Figure 3. SDS-PAGE of HCP spiking experiment.

Silver-staining. Lanes: (1) mAb04c, standard; (2) mother liquor with mAb04c and lysozyme; (3) washed mAb04c crystals from mother liquor with lysozyme; (4) the supernatant from the crystallization with lysozyme; (5) mother liquor with mAb04c and BSA; (6) washed mAb04c crystals from mother liquor with BSA; (7) the supernatant from the crystallization with BSA.

With the success of the HCP spiking test, we attempted to purify mAb04c from the culture supernatant through one-step crystallization. The supernatant was conditioned and concentrated by diafiltration/ultrafiltration and centrifugation as described above. The volume of crystallization suspension was scaled up from 2 µl to 40 µl in a Crystalbridge™ (20 µl protein solution plus 20 µl reservoir). The reservoir was also scaled correspondingly to 20 ml to keep the ratio constant.

Similar to results of the HCP spiking test, crystals became visible after 2 days (Figure 4). After 5 days the harvested crystals were redissolved in 20 µl 100 mM Sodium Acetate pH 4. On SDS-PAGE using Coomassie staining (Figure 5), the concentration of contaminating proteins was considerably reduced (lane 2). A sample of IgG purified by protein A chromatography is shown as a benchmark reference (lane 3). The purity and amount of mAb in each fraction was then accessed by HPLC-SEC (Table 1). Before crystallization, the purity of mAb04c in solution (8.3 mg/ml in 20 µl supernatant) was 42% of total protein according to peak integration. The analysis of redissolved crystals (2.6 mg/ml mAb in 20 µl buffer) showed that no significant oligomer arose from crystallization (Figure 6). The purity was increased significantly to 90% of total protein. Still, only 31.3% of the mAb originally present in the culture supernatant was recovered in crystals, while the larger portion (67.5%) was still found in the crystallization supernatant. In comparison, the yield of crystalline mAb04c that had undergone a prior protein A purification was 95% with no detectable product in the mother liquor.

Figure 4. Micrograph of crystalline mAb04c crystallized from clarified culture supernatant.

Crystallization condition: sitting drop. Reservoir: 0.1 M imidazol, 0.2 M calcium acetate, 9% w/v PEG 8000. 20 µL clarified culture supernatant (8.3 mg/ml mAb04c) plus 20 µl reservoir, RT. Scale bar 100 µm.

Figure 5. Coomassie blue stained none-reducing SDS-PAGE of mAb04c before and after crystallization or protein A purification.

7 µg of IgG was loaded per lane. Lanes: (1) clarified mAb04c culture supernatant; (2) washed mAb04c crystals, redissolved in 100 mM sodium acetate pH 4.0; (3) mAb04c, purified via protein A chromatography.

Figure 6. SE-Chromatogram of the sample before and after crystallization.

Elution buffer: 0.05 M Tris/0.15 M NaCl, pH 7; flow rate: 1 ml/min; wavelength: 225 nm. (A) Clarified mAb04c culture supernatant. Peak 3: mAb04c, 8.42 min; Peak 4: Contaminating Protein, 9.98 min; Peak 5: Histidine in buffer, 12.19 min. (B) washed mAb04c crystals, redissolved in 100 mM sodium acetate pH 4.0. Peak 2: mAb04c, 8.43 min.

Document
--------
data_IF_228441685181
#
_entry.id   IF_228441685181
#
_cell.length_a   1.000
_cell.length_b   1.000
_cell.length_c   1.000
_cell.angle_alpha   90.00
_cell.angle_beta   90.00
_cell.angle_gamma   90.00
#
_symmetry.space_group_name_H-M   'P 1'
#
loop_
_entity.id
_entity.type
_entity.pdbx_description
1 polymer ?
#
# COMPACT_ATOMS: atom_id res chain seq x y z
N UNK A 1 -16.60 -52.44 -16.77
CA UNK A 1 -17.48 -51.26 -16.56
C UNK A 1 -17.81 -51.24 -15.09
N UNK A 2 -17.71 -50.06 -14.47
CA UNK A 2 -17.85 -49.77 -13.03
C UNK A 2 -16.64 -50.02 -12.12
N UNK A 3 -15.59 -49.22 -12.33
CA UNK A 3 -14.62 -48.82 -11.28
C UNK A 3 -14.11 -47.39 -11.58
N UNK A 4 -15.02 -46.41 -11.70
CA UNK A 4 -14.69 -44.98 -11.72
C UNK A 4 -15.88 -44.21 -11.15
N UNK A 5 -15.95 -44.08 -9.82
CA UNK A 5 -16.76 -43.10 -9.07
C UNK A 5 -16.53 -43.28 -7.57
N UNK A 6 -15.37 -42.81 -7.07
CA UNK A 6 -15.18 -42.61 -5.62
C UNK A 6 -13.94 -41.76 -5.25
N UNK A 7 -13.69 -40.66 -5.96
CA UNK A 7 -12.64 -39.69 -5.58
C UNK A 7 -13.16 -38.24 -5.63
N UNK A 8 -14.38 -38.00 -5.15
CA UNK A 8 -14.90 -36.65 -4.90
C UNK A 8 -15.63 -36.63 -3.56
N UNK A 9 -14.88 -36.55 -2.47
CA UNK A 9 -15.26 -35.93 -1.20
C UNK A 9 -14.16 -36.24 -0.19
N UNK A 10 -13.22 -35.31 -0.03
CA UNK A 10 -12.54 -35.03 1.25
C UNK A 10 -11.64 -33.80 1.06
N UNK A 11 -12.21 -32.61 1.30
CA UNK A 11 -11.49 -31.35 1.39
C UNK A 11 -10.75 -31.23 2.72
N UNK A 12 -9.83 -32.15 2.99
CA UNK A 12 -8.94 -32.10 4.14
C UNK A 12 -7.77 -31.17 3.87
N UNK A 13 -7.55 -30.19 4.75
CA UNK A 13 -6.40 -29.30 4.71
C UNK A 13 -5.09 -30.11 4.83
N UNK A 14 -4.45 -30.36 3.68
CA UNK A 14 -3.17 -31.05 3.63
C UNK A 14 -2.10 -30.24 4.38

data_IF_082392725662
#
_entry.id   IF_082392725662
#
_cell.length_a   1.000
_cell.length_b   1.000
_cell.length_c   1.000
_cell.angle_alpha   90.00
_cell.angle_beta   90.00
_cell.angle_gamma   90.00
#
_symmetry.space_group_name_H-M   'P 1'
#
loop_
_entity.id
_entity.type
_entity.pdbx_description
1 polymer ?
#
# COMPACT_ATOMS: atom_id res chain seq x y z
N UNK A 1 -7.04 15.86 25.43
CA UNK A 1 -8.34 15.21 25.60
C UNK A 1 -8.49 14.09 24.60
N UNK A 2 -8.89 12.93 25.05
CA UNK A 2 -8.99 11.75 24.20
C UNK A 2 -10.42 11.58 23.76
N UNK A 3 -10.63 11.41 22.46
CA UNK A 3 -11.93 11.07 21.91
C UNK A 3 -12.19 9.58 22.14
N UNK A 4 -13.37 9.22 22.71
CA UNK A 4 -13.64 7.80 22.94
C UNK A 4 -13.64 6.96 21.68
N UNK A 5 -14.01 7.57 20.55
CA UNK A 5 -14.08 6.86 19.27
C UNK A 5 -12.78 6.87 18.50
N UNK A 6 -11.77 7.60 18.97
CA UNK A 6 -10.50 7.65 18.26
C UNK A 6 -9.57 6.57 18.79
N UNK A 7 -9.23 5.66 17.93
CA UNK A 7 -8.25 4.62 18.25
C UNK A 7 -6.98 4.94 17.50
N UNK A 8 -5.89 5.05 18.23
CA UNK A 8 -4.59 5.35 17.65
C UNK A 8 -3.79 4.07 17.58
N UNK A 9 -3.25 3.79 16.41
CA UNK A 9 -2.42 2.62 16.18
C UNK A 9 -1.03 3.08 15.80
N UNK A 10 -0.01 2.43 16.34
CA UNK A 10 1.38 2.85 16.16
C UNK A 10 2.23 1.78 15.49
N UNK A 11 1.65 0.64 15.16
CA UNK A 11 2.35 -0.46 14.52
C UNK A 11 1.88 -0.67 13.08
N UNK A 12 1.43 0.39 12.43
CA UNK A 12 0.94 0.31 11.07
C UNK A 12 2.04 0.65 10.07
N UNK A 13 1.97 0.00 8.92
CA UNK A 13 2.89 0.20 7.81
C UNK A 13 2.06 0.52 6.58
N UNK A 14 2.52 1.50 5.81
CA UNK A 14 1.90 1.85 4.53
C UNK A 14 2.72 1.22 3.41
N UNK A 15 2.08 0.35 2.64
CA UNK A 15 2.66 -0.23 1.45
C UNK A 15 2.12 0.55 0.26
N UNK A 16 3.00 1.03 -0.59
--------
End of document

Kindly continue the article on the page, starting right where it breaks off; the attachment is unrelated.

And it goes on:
The binding ability of mAb04c to protein A before and after crystallization was determined via Biacore®. The association rate constants (ka) were compared to evaluate a potential affinity loss. Before crystallization, ka was determined to 3.35×106 L/(mol*s), while after crystallization ka was 4.81×106 L/(mol*s). Apparently, crystallization had no influence on the affinity of the Fc-Region for protein A.

In spiking experiments, T7 bacteriophage and chromosomal DNA were added to the mAb solution before crystallization in order to challenge the ability of the crystallization process to remove non-protein impurities. Results are summarized in Table 2. LRV (Log reduction value) was 1.4 for DNA and 2.2 for T7 phage.

In the present work, we examined the possibility of establishing crystallization as a process step for purification and formulation of a monoclonal antibody. High yields were achieved when crystallization was introduced after chromatographic purification, but not when conditioned cell culture supernatant was used as starting material. Interestingly, crystallization from culture supernatant was nevertheless possible and resulted in efficient removal of contaminants.

We frequently observed that within the crystallization region (area labeled by triangles in Figure 2), protein initially precipitated directly after mixing (Figure 7a), while crystals were detectable under the microscope only after a 3–4 hour lag period (Figure 7b & 7c). This effect is known from literature. Even when the crystalline form of protein is more stable than its amorphous form, slow nucleation can delay the formation of crystals with respect to amorphous precipitate [18], [19]. Precipitate concentration will then decrease at the same time as crystals grow. Two models have been proposed to explain the growth of crystals from precipitates: phase transition and Oswald ripening [20]. Phase transition is a process where crystals form at the expense of a solid amorphous phase, whereas Oswald ripening describes growth of a few crystals at the expense of many microcrystals [21]. Ng et al. [20] reported that both processes can occur simultaneously. Unfortunately, the birefringence method described above is not applicable to microcrystals smaller than the microscope resolution limit. In lack of a method distinguishing between amorphous precipitate and microcrystals, we could not decide which of the above processes was dominant.